Written by Guest Blogger YuXin Yang, Undergraduate at UCL.
The recent World Economic Forum in Davos, Switzerland, has once again brought the interrelated issues of climate change, sustainable development and sustainability definitions to the fore. In his keynote speech in the plenary session Tackling Climate, Development and Growth, UN Secretary Ban Ki-Moon asserted that “climate change and sustainable development are two sides of the same coin”: they are inextricably linked.
Any proposed solutions to a warming planet need to ensure that economic advancement does not occur at the expense of the environment. Much of the discourse surrounding climate change is centered on the idea of “sustainable development”, and a number of sustainable development goals (SDGs) have been introduced in keeping with this theme.
Sustainable development is a concept that has been frequently cited in the media and by politicians and world leaders alike, but its exact meaning is not well understood and may even have been maligned in the past – a paper by Defra found that in the early 2000s, some of the public found this concept “off-putting” (Jones 2006). So what exactly is the definition of sustainability, what does sustainable development entail, and how has it evolved as an ideology over the years, both at an international and local scale?
A Brief History of Sustainable Development
Perhaps the most widely-known definition of sustainable development is the one that was first posited by the Brundtland Commission in 1987: “development that meets the needs of the present generation without compromising the ability of future generations to meet their own needs”.
Over this years, this definition has evolved slightly, with the concept of intra-generational (“within generations”) equity increasingly being emphasised. At the Earth Summit, held in 2002, government representatives as well as NGOs congregated in Johannesburg to discuss global cooperation in solving pressing environmental issues, with broad participation and inclusiveness being mentioned as “key to the success of sustainable development” . This in part reflects growing concern over social and environmental justice issues, as well as the impacts of globalisation, both in creating environmental problems and helping to solve them.
The introduction of the Post-2015 Development Agenda and its corresponding Sustainable Development Goals (SDGs) similarly heralds a shift in thinking for the international community. The 17 SDGs were introduced in the 2012 United Nations Conference on Sustainable Development (Rio 20) and are intended as the successor to the United Nations’ Millennium Development Goals. These goals have increased in their number and scope – no longer do they focus purely on improving the human condition, but also on protecting our “ocean, seas and marine resources” (SDG 14) as well as our “terrestrial ecosystems” (SDG 15). Take a look here to read more about the Sustainable Development Goals 2015 .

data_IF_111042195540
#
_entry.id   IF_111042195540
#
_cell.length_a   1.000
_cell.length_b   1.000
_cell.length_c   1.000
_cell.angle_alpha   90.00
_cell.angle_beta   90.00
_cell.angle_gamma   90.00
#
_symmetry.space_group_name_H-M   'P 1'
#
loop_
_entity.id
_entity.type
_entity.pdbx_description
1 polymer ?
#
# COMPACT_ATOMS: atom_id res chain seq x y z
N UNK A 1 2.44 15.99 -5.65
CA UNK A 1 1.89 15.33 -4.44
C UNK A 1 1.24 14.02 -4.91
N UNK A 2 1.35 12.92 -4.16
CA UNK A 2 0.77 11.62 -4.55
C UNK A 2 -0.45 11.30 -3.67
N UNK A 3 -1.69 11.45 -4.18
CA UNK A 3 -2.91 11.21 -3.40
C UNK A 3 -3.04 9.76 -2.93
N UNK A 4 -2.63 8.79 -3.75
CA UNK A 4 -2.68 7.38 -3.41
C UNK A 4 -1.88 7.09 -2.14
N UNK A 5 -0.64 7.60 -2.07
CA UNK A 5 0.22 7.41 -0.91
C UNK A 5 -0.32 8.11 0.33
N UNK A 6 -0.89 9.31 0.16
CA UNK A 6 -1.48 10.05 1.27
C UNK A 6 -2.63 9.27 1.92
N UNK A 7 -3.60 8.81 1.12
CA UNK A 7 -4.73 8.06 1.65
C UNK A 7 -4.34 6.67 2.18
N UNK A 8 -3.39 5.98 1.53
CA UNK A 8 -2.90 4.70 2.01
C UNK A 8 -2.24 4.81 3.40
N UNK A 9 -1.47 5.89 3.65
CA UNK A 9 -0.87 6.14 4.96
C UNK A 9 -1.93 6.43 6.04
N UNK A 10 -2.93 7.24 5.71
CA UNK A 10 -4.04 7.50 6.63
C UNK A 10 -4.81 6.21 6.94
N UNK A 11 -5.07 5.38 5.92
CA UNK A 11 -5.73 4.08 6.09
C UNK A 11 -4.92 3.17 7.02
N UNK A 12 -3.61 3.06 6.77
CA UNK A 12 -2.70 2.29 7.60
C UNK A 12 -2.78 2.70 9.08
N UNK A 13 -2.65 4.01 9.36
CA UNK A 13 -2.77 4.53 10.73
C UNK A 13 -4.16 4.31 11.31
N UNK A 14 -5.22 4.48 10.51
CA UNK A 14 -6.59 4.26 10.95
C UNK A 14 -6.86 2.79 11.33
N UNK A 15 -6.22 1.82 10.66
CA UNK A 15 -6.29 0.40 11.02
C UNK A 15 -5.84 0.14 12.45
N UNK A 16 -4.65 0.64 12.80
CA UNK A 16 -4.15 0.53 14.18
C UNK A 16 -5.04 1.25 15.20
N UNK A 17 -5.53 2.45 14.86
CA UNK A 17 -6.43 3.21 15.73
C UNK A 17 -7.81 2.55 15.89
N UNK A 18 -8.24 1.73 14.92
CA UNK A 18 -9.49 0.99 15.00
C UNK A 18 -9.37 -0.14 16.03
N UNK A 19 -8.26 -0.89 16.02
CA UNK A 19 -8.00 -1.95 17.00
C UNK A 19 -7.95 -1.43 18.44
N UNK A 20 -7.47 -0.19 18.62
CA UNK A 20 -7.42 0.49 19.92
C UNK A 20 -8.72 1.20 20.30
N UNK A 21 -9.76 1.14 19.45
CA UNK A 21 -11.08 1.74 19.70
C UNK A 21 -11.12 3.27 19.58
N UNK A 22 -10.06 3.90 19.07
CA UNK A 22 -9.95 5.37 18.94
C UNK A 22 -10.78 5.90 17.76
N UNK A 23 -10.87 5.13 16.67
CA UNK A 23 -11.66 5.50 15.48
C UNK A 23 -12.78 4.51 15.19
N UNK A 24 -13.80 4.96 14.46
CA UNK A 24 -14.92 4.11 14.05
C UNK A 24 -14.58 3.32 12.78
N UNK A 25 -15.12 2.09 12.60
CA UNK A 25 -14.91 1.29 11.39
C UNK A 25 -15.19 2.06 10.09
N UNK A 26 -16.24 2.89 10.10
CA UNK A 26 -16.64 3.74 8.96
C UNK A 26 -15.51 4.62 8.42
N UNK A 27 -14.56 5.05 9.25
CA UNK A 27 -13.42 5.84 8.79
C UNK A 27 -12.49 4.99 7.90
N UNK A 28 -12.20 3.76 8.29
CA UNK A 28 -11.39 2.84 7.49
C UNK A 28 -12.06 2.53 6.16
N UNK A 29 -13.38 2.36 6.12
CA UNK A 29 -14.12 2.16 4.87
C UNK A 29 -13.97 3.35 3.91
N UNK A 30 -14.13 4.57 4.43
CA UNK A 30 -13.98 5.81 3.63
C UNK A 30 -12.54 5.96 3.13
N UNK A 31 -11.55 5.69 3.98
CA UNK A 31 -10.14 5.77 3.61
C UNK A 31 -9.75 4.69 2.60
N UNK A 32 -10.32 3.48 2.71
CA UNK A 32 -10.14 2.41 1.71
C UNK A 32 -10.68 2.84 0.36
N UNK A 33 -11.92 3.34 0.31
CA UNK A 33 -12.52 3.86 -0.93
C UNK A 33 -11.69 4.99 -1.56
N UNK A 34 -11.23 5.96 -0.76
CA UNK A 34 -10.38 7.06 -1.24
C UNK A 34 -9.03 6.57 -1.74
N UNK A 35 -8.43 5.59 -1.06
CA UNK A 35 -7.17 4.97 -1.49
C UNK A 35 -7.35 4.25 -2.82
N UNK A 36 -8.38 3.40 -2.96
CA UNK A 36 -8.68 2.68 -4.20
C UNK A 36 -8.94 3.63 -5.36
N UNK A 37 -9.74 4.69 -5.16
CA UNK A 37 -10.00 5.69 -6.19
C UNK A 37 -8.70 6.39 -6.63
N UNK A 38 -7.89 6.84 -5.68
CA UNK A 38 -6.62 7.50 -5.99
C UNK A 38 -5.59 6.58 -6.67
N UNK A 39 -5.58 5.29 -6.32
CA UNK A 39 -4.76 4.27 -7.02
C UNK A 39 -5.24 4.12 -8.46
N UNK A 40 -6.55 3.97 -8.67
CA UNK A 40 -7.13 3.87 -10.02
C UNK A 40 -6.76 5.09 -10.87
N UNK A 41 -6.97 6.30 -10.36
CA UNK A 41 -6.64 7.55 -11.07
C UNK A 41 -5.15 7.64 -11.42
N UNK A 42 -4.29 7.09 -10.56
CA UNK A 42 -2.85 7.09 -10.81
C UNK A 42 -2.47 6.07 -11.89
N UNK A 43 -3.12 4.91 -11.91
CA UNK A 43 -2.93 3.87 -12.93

Simultaneously, economic advancement has always been closely written into the narrative of sustainable development, with a particular focus on improving the efficiency of economic policies. Thus the European Commission has proposed “[stimulating] trade to eradicate poverty and promote sustainable development” . Within the UK, the government has revised its policy on sustainable development in several stages.
A paper by Bronwen Jones (2006) , of the Department for Environment, Food and Rural Affairs (Defra), outlines the five key principles of the UK government’s sustainable development strategy, as seen in the diagram below:
“Achieving a Sustainable Economy” is listed as one of the key tenets of the UK’s sustainable development strategy – Jones, B. (2006)
However, in certain academic circles, the principle of sustainable development remains highly contentious as does the definition of sustainability. Far too often, the existing discourse on sustainable development, which strongly emphasises a policy of economic growth that takes into account environmental limits, is seen as being anthropocentric.
Four key oppositions of such a policy of “weak sustainability” have been outlined (Williams & Millington 2004) . Firstly, it is human-centric; there is too much emphasis on a growth-oriented approach to economic development; more consideration needs to be given to the need for radical changes in the demands people place on the Earth, and finally, existing definitions of sustainable development merely perpetuate the view that nature is a cornucopian collection of natural resources that can be subdued by the human race.
These criticisms are certainly valid and food for thought – while emphasising the tangible and monetary benefits of pursuing a policy of sustainable development would be helpful in incentivising businesses and individuals to do what is right for the environment, we need to be aware that blindly focusing on economic benefits alone would be detrimental. Conservation of the environment for the intrinsic benefits of nature should always be prioritised.